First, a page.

Macdonald Archive   |   Trotskyist Writers Index   |   ETOL Main Page

Dwight Macdonald

Sparks in the News

(6 June 1939)

From Socialist Appeal, Vol. III No. 39, 6 June 1939, p. 3.
Transcribed & marked up by Einde O’ Callaghan for the Encyclopaedia of Trotskyism On-Line (ETOL).

Stalinist Literary Front Cracks

From the Third American Writers Congress comes news of the resignations of Babette Deutsch, and of Frances Winwar, who was a member of the executive committee of the League of American Writers, which sponsors the Congress. Both resignations are protests against the increasingly obvious corruption and reaction of the Third International and against the Communist Party’s behind-the-scenes domination of the Congress. From outside the Congress, not one but two opposition groups of writers and artists have appeared on the scene. One of these new groups is the Dewey-Hook Committee for Cultural Freedom, of which more later. The other is the League for Cultural Freedom & Socialism. Unlike the Hook Committee, the League has issued a militant and revolutionary manifesto.

It is too early to judge the response to the League’s manifesto, which is only now being published. But already it is clear that the Hook-Dewey manifesto has the Stalinists worried. Its roster of names is incomparably more distinguished than that of the signers of the call to the Third Writers Congress. The liberal N.Y. Post reprinted the manifesto in full and commented favorably on it editorially. And so it is not surprising to find both the Nation and the New Republic this week devoting major editorials to polemics against the Committee. Whatever one’s quarrels with the manifesto, and I have a good many, one can but welcome its aid in the struggle against Stalinist control of cultural activities. Once that heavy hand is lifted off our arts and letters, we can all breathe more freely.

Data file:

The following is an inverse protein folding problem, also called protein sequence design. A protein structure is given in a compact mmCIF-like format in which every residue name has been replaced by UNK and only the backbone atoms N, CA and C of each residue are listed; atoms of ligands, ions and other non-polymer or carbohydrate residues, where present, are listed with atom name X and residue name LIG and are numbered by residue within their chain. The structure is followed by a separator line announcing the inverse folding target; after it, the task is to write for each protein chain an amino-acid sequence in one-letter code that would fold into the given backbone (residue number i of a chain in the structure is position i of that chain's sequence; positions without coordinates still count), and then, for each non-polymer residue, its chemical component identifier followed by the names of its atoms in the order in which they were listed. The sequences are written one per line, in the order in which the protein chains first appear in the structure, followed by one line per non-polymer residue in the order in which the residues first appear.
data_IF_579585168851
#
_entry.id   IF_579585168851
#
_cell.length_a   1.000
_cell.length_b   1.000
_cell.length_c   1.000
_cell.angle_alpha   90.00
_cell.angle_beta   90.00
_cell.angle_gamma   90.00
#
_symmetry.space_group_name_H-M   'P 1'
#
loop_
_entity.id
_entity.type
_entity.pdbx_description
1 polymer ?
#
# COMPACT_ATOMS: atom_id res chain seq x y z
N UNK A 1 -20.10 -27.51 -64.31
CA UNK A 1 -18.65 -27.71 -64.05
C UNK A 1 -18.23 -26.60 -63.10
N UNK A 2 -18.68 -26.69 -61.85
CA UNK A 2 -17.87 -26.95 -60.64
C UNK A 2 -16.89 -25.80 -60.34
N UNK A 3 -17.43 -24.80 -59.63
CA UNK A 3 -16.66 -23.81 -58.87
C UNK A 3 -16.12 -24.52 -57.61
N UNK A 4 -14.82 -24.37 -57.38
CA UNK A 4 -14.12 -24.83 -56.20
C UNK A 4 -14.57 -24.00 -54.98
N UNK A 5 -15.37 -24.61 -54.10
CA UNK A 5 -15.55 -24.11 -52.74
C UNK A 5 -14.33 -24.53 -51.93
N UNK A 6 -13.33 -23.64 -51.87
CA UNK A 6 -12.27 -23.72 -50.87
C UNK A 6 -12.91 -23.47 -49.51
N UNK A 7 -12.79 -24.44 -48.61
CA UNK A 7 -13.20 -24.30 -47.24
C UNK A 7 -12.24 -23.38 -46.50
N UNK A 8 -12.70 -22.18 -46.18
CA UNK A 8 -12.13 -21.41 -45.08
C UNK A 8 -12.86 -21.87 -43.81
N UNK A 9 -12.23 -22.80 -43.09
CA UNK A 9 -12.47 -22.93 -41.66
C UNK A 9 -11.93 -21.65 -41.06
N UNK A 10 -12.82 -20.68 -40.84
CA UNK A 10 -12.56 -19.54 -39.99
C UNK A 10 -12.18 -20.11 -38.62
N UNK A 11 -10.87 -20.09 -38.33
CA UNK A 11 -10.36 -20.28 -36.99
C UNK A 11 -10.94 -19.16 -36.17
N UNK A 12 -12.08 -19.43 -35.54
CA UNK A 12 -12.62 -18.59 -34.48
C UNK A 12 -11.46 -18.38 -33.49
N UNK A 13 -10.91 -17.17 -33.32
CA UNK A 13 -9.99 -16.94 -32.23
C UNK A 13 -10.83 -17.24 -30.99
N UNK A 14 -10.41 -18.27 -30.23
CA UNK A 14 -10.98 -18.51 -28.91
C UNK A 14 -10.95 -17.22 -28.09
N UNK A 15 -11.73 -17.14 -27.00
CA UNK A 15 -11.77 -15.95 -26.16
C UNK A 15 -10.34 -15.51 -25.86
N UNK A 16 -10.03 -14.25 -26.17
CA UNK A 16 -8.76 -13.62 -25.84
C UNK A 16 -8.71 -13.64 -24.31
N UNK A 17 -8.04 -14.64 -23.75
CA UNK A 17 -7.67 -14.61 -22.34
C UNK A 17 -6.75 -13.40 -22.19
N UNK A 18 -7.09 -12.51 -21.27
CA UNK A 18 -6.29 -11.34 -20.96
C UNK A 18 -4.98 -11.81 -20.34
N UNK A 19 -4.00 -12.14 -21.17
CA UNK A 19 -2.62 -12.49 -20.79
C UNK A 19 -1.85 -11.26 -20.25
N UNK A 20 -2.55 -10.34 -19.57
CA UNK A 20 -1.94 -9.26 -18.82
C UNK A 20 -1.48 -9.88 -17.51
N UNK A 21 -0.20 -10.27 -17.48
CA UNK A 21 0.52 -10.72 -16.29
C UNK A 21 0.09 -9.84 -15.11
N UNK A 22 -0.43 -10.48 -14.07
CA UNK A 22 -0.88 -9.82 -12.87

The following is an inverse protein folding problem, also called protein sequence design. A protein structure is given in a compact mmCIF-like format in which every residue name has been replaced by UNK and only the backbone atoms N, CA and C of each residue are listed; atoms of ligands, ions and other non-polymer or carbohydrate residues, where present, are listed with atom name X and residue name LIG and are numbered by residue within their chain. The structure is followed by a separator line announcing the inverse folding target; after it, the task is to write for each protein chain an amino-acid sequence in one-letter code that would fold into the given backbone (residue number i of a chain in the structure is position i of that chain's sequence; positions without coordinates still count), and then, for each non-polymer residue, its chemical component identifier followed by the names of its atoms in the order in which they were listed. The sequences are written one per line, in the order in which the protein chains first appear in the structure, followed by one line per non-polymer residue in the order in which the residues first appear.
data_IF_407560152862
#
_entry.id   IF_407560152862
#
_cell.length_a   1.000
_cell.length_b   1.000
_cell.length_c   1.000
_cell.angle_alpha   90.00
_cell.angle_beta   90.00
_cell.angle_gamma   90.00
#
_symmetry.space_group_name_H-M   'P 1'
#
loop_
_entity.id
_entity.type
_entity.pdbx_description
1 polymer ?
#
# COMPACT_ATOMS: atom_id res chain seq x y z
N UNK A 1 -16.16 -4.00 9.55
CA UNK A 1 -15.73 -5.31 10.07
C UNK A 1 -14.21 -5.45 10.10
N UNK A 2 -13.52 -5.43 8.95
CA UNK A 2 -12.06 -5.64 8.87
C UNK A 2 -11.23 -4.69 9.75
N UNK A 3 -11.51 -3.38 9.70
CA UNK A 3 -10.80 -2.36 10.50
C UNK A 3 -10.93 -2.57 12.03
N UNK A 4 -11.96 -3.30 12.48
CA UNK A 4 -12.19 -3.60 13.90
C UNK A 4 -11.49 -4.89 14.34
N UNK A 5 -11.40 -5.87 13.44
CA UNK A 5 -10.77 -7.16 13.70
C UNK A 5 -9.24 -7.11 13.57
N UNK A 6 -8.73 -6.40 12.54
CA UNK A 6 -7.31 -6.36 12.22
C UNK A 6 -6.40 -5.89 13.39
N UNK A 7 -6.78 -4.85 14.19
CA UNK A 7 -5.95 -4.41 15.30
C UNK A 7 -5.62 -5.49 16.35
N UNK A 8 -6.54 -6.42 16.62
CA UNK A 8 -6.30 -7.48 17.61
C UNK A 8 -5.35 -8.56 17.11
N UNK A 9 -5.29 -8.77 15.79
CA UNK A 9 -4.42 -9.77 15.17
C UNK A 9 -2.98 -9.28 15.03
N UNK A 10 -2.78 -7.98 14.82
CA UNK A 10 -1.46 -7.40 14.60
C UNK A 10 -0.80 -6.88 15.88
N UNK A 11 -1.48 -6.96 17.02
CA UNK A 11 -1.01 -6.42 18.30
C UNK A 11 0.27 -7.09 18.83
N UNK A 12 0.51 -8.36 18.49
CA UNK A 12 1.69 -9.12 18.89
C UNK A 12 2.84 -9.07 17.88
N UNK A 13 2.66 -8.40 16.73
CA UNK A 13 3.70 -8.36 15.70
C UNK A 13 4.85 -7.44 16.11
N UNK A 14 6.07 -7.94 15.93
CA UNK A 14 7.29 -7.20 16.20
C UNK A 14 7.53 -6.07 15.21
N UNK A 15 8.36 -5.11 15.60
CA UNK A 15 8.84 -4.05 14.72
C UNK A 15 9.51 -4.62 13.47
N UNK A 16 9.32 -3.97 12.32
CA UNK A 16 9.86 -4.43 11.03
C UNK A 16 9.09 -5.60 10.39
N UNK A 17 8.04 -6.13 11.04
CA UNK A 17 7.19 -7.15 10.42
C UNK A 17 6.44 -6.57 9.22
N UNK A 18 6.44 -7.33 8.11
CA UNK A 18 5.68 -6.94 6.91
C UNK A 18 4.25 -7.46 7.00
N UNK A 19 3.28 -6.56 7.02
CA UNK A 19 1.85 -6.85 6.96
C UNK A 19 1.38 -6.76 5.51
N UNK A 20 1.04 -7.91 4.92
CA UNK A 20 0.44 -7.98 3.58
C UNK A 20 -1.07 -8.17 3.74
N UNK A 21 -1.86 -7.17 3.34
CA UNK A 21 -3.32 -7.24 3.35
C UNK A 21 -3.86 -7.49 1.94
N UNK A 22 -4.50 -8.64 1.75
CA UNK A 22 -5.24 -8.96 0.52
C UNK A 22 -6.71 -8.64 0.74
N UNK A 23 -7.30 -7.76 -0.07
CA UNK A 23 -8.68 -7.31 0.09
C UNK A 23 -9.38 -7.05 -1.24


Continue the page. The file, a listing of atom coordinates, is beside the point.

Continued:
The Committee for Cultural Freedom, Again

The editors of the Appeal have turned over to me the following postcard:

“Gentlemen: In one of your recent issues I am coupled with the Dies Committee. In another I am listed as a player on the Studs Lonigan team in a coming game with the Marxist Maulers. You are wrong about both items. I cannot prevent you or your Mr. MacDonald [correct spelling: Macdonald] from coupling the Committee for Cultural Freedom with the Dies Committee, since the Stalinists have already done so. But since I specifically refused to authorize the use of my name in connection with your coming game, I shall be obliged if you will stick to the facts. Yours, etc., Sidney Hook.”

I don’t know about the baseball game, although I might say that Professor Hook’s complaint is the precise opposite of mine. He was put on the team against his will, while I, in my innocence, volunteered to play again for the Studs Lonigan A.C., only to be informed, indirectly, that I have crossed the Rubicon and am now a Trotskyist and so not eligible for the Studs Lonigan team. I don’t at all object to being called a Trotskyist, but I suspect that Captain Farrell is taking this devious method to keep me off his team rather than come out with the real reason, which is my ineptness at the game. In any case, this seems to me a clear case of a writer’s being discriminated against on political grounds, or worse, and as such I bring it to the attention of Professor Hook’s committee. The whole business badly needs to be aired in public.